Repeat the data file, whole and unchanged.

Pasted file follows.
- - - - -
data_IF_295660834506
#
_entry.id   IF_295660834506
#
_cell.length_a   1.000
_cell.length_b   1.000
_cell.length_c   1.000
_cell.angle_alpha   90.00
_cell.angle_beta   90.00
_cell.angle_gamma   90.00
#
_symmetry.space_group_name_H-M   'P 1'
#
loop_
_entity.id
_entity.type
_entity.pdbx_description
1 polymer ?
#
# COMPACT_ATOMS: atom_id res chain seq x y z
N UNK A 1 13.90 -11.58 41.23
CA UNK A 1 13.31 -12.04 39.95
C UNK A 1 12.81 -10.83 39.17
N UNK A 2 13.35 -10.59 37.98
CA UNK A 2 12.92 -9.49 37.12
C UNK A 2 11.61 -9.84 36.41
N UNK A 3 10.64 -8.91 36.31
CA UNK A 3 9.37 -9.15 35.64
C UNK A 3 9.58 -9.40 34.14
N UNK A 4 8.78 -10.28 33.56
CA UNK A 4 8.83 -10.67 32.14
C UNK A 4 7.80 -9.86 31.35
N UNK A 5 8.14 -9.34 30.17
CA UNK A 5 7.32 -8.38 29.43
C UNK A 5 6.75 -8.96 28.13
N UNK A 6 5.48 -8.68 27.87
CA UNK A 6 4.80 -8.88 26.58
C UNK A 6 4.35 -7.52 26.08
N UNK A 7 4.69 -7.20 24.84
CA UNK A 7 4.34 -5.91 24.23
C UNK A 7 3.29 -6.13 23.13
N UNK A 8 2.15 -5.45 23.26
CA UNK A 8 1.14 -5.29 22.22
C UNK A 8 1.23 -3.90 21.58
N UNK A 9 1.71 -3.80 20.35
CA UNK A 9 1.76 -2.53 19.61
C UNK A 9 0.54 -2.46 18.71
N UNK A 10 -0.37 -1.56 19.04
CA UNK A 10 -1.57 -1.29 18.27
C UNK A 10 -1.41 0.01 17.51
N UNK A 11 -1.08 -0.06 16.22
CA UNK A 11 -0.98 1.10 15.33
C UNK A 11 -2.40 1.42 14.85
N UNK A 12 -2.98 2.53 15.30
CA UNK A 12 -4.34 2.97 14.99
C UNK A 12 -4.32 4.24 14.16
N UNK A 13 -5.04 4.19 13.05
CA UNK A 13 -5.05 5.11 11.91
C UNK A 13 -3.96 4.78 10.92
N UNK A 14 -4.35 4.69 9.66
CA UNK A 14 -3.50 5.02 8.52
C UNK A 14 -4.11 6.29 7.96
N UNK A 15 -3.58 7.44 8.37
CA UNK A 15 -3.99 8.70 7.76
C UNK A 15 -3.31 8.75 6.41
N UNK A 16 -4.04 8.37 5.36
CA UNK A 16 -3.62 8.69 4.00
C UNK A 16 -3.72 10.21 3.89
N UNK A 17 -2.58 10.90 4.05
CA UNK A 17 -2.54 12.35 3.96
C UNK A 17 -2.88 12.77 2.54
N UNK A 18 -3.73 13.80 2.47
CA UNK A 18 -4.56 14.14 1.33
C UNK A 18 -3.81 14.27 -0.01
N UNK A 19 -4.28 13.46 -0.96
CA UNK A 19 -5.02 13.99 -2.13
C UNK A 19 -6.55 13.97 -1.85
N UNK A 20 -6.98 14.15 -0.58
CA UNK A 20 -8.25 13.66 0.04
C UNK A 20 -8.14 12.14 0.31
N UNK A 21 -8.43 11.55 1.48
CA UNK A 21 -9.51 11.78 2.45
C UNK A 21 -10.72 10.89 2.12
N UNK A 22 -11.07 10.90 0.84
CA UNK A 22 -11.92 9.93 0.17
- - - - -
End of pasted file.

data_IF_295660834506
#
_entry.id   IF_295660834506
#
_cell.length_a   1.000
_cell.length_b   1.000
_cell.length_c   1.000
_cell.angle_alpha   90.00
_cell.angle_beta   90.00
_cell.angle_gamma   90.00
#
_symmetry.space_group_name_H-M   'P 1'
#
loop_
_entity.id
_entity.type
_entity.pdbx_description
1 polymer ?
#
# COMPACT_ATOMS: atom_id res chain seq x y z
N UNK A 1 13.90 -11.58 41.23
CA UNK A 1 13.31 -12.04 39.95
C UNK A 1 12.81 -10.83 39.17
N UNK A 2 13.35 -10.59 37.98
CA UNK A 2 12.92 -9.49 37.12
C UNK A 2 11.61 -9.84 36.41
N UNK A 3 10.64 -8.91 36.31
CA UNK A 3 9.37 -9.15 35.64
C UNK A 3 9.58 -9.40 34.14
N UNK A 4 8.78 -10.28 33.56
CA UNK A 4 8.83 -10.67 32.14
C UNK A 4 7.80 -9.86 31.35
N UNK A 5 8.14 -9.34 30.17
CA UNK A 5 7.32 -8.38 29.43
C UNK A 5 6.75 -8.96 28.13
N UNK A 6 5.48 -8.68 27.87
CA UNK A 6 4.80 -8.88 26.58
C UNK A 6 4.35 -7.52 26.08
N UNK A 7 4.69 -7.20 24.84
CA UNK A 7 4.34 -5.91 24.23
C UNK A 7 3.29 -6.13 23.13
N UNK A 8 2.15 -5.45 23.26
CA UNK A 8 1.14 -5.29 22.22
C UNK A 8 1.23 -3.90 21.58
N UNK A 9 1.71 -3.80 20.35
CA UNK A 9 1.76 -2.53 19.61
C UNK A 9 0.54 -2.46 18.71
N UNK A 10 -0.37 -1.56 19.04
CA UNK A 10 -1.57 -1.29 18.27
C UNK A 10 -1.41 0.01 17.51
N UNK A 11 -1.08 -0.06 16.22
CA UNK A 11 -0.98 1.10 15.33
C UNK A 11 -2.40 1.42 14.85
N UNK A 12 -2.98 2.53 15.30
CA UNK A 12 -4.34 2.97 14.99
C UNK A 12 -4.32 4.24 14.16
N UNK A 13 -5.04 4.19 13.05
CA UNK A 13 -5.05 5.11 11.91
C UNK A 13 -3.96 4.78 10.92
N UNK A 14 -4.35 4.69 9.66
CA UNK A 14 -3.50 5.02 8.52
C UNK A 14 -4.11 6.29 7.96
N UNK A 15 -3.58 7.44 8.37
CA UNK A 15 -3.99 8.70 7.76
C UNK A 15 -3.31 8.75 6.41
N UNK A 16 -4.04 8.37 5.36
CA UNK A 16 -3.62 8.69 4.00
C UNK A 16 -3.72 10.21 3.89
N UNK A 17 -2.58 10.90 4.05
CA UNK A 17 -2.54 12.35 3.96
C UNK A 17 -2.88 12.77 2.54
N UNK A 18 -3.73 13.80 2.47
CA UNK A 18 -4.56 14.14 1.33
C UNK A 18 -3.81 14.27 -0.01
N UNK A 19 -4.28 13.46 -0.96
CA UNK A 19 -5.02 13.99 -2.13
C UNK A 19 -6.55 13.97 -1.85
N UNK A 20 -6.98 14.15 -0.58
CA UNK A 20 -8.25 13.66 0.04
C UNK A 20 -8.14 12.14 0.31
N UNK A 21 -8.43 11.55 1.48
CA UNK A 21 -9.51 11.78 2.45
C UNK A 21 -10.72 10.89 2.12
N UNK A 22 -11.07 10.90 0.84
CA UNK A 22 -11.92 9.93 0.17